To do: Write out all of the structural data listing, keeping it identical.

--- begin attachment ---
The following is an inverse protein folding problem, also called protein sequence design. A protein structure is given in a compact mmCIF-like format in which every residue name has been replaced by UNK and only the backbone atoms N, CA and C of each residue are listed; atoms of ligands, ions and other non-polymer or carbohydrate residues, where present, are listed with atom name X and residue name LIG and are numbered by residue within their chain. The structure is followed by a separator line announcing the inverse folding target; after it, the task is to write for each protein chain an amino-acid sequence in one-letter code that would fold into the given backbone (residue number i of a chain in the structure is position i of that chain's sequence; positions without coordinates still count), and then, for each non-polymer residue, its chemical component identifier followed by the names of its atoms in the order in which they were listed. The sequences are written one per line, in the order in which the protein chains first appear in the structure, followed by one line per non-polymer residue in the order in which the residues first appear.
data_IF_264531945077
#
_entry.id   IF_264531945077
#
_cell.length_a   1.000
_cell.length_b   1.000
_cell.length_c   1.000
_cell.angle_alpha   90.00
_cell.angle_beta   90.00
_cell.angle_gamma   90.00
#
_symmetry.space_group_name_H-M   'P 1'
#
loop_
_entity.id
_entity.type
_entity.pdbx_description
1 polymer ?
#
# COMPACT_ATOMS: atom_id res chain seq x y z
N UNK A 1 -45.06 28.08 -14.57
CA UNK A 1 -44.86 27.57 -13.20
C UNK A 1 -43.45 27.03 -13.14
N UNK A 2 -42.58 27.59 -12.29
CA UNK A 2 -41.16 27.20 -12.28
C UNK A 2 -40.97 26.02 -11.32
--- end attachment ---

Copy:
The following is an inverse protein folding problem, also called protein sequence design. A protein structure is given in a compact mmCIF-like format in which every residue name has been replaced by UNK and only the backbone atoms N, CA and C of each residue are listed; atoms of ligands, ions and other non-polymer or carbohydrate residues, where present, are listed with atom name X and residue name LIG and are numbered by residue within their chain. The structure is followed by a separator line announcing the inverse folding target; after it, the task is to write for each protein chain an amino-acid sequence in one-letter code that would fold into the given backbone (residue number i of a chain in the structure is position i of that chain's sequence; positions without coordinates still count), and then, for each non-polymer residue, its chemical component identifier followed by the names of its atoms in the order in which they were listed. The sequences are written one per line, in the order in which the protein chains first appear in the structure, followed by one line per non-polymer residue in the order in which the residues first appear.
data_IF_264531945077
#
_entry.id   IF_264531945077
#
_cell.length_a   1.000
_cell.length_b   1.000
_cell.length_c   1.000
_cell.angle_alpha   90.00
_cell.angle_beta   90.00
_cell.angle_gamma   90.00
#
_symmetry.space_group_name_H-M   'P 1'
#
loop_
_entity.id
_entity.type
_entity.pdbx_description
1 polymer ?
#
# COMPACT_ATOMS: atom_id res chain seq x y z
N UNK A 1 -45.06 28.08 -14.57
CA UNK A 1 -44.86 27.57 -13.20
C UNK A 1 -43.45 27.03 -13.14
N UNK A 2 -42.58 27.59 -12.29
CA UNK A 2 -41.16 27.20 -12.28
C UNK A 2 -40.97 26.02 -11.32